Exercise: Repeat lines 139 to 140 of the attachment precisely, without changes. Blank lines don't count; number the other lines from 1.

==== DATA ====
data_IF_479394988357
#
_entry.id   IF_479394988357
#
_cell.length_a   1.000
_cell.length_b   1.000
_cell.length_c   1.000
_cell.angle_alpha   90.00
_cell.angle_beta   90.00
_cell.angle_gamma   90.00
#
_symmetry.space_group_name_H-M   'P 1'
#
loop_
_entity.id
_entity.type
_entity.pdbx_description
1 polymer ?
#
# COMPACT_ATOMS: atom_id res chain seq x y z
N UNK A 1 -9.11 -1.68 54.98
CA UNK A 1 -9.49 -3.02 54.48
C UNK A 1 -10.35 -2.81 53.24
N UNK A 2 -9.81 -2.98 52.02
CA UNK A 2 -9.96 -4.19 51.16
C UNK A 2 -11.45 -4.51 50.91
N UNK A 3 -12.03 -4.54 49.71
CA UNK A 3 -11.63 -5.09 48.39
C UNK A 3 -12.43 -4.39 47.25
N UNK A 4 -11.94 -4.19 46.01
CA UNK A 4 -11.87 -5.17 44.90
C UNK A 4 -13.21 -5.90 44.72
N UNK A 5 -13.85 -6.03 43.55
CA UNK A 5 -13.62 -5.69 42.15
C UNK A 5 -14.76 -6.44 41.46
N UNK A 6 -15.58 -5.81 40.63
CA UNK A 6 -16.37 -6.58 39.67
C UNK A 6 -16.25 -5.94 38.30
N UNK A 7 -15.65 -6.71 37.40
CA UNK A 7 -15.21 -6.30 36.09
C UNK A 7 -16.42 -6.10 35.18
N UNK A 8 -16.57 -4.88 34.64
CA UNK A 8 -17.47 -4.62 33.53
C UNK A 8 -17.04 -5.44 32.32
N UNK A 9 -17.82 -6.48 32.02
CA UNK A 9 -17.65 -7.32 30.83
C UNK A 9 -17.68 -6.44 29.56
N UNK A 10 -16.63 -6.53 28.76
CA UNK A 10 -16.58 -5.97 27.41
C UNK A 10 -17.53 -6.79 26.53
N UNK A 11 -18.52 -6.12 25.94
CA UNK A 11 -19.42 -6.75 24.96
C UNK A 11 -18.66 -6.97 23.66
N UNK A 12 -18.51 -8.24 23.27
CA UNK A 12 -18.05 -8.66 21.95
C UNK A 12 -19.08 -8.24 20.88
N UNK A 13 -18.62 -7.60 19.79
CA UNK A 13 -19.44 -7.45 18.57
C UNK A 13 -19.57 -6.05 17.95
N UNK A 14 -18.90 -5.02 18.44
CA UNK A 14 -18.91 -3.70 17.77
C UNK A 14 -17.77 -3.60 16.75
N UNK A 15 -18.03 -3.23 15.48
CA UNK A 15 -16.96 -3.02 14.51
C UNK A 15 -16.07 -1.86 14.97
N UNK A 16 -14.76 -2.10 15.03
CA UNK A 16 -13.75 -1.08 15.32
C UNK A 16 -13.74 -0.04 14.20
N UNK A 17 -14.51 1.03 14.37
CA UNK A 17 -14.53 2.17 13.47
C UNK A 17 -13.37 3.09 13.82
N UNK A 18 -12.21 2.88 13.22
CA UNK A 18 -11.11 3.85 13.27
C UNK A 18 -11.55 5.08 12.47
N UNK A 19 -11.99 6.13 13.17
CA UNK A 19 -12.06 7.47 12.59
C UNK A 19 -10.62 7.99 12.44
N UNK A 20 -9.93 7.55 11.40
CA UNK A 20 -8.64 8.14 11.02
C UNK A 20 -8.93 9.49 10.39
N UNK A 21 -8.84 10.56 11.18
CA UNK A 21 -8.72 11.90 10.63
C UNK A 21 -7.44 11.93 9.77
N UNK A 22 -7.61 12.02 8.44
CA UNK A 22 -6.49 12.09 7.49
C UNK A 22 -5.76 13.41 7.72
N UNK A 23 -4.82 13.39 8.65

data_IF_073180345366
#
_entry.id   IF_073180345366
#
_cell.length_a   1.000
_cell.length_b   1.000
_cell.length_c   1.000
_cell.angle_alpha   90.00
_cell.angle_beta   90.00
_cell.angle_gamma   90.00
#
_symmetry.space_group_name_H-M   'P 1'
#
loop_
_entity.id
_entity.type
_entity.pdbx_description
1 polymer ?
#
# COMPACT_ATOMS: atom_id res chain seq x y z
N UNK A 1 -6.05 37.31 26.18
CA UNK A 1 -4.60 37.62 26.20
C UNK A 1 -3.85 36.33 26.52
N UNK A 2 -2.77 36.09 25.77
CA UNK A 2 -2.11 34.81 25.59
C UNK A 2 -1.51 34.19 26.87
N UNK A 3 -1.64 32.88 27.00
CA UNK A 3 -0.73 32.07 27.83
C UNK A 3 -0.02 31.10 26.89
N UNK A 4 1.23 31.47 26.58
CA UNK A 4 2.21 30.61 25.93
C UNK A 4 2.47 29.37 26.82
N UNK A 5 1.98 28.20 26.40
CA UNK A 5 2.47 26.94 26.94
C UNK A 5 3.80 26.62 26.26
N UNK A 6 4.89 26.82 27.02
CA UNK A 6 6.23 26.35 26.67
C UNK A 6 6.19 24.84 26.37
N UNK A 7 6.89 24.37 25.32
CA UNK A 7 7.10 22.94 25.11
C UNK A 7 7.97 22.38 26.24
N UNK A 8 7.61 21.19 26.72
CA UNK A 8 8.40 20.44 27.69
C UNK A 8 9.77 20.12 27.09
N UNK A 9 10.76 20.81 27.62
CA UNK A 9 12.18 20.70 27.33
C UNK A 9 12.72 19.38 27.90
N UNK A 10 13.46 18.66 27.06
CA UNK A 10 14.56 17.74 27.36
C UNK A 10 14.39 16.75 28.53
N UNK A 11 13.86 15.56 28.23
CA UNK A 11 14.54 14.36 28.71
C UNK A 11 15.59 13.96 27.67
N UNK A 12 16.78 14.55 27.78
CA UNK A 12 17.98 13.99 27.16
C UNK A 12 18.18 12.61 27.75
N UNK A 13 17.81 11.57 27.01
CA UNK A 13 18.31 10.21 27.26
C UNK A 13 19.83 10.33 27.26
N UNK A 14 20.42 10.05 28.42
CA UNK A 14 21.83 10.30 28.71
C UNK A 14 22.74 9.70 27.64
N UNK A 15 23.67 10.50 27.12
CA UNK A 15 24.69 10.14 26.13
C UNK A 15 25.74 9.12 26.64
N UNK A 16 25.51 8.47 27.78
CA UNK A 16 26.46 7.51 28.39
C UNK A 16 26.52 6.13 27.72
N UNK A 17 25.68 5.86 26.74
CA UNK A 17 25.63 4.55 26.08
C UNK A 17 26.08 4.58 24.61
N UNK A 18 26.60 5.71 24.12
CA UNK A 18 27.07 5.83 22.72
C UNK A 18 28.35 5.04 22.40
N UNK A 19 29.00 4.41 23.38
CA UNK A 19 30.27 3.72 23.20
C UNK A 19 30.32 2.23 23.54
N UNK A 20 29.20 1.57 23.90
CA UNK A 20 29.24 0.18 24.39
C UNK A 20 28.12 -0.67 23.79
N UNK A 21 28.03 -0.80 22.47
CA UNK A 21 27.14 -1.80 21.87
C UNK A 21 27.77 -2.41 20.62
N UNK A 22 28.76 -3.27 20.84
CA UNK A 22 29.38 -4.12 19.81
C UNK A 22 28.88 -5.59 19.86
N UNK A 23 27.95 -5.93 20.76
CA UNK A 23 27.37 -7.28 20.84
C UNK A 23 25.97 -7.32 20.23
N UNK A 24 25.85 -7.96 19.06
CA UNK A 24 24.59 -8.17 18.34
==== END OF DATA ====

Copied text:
CA UNK A 11 14.54 14.36 28.71
C UNK A 11 15.59 13.96 27.67